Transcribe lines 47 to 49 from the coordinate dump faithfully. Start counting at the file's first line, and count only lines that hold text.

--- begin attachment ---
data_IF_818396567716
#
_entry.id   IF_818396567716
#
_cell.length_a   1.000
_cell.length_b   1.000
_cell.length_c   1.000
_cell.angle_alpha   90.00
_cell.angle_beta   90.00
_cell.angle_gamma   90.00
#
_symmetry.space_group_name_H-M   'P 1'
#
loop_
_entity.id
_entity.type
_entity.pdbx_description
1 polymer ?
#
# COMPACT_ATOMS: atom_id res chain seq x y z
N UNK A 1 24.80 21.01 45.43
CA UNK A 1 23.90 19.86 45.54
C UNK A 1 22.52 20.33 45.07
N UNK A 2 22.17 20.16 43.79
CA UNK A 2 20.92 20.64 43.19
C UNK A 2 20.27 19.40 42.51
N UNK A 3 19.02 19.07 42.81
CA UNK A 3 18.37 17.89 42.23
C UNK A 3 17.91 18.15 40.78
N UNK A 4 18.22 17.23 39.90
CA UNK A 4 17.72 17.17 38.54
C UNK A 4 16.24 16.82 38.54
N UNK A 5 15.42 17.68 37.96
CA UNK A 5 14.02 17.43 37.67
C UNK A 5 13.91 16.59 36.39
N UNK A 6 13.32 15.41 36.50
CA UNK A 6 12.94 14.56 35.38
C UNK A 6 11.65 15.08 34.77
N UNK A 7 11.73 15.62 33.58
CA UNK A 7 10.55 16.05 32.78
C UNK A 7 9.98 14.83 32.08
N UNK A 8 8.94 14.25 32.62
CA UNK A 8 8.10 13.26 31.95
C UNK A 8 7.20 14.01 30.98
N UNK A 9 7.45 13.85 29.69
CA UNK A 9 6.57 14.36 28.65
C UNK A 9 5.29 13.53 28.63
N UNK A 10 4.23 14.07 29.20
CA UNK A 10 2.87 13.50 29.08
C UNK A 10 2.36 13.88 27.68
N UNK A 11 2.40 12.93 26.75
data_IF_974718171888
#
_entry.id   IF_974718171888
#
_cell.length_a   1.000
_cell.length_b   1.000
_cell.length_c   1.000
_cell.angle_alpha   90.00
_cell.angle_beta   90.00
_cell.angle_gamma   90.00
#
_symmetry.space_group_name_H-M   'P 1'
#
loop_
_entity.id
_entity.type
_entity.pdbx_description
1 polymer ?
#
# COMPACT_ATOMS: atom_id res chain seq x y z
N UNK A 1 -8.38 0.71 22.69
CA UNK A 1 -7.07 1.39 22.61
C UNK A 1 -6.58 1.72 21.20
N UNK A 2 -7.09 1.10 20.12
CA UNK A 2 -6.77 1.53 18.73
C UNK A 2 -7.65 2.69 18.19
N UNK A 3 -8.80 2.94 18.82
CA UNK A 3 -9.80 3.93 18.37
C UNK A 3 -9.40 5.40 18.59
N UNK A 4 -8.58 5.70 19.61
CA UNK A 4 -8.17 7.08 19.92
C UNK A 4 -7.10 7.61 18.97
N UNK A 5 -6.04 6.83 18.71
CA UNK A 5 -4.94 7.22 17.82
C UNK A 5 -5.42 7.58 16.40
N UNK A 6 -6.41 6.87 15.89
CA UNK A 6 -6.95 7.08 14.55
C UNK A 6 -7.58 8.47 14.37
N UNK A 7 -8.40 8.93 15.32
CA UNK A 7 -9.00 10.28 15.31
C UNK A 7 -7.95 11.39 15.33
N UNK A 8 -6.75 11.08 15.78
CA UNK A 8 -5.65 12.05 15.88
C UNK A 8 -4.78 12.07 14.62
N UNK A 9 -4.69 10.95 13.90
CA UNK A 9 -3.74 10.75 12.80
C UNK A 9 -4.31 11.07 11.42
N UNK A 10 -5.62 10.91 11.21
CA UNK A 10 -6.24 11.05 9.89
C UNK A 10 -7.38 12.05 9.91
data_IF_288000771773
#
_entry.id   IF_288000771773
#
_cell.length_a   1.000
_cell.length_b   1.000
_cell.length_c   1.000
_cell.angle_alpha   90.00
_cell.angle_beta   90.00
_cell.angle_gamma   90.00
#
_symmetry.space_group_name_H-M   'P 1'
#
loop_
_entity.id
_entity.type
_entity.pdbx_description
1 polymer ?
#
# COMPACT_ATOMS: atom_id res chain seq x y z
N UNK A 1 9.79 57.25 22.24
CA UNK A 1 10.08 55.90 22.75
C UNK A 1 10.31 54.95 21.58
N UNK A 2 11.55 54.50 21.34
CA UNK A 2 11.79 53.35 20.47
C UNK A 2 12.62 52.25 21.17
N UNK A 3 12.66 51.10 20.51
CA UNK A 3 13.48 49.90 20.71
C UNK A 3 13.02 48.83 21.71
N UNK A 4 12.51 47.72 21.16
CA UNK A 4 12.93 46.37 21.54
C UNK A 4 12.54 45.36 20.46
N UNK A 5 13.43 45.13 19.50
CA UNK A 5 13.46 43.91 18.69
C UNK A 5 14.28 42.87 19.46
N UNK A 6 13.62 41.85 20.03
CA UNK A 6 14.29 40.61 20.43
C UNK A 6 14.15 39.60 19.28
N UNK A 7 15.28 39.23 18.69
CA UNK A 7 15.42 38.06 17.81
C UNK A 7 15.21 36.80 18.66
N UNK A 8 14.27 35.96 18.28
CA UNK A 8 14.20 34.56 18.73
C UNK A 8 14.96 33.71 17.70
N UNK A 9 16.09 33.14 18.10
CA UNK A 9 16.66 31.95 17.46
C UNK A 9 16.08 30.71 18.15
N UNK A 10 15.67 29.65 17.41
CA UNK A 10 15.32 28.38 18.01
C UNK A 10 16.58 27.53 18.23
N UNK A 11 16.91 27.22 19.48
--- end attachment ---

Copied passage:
C UNK A 9 5.29 13.53 28.63
N UNK A 10 4.23 14.07 29.20
CA UNK A 10 2.87 13.50 29.08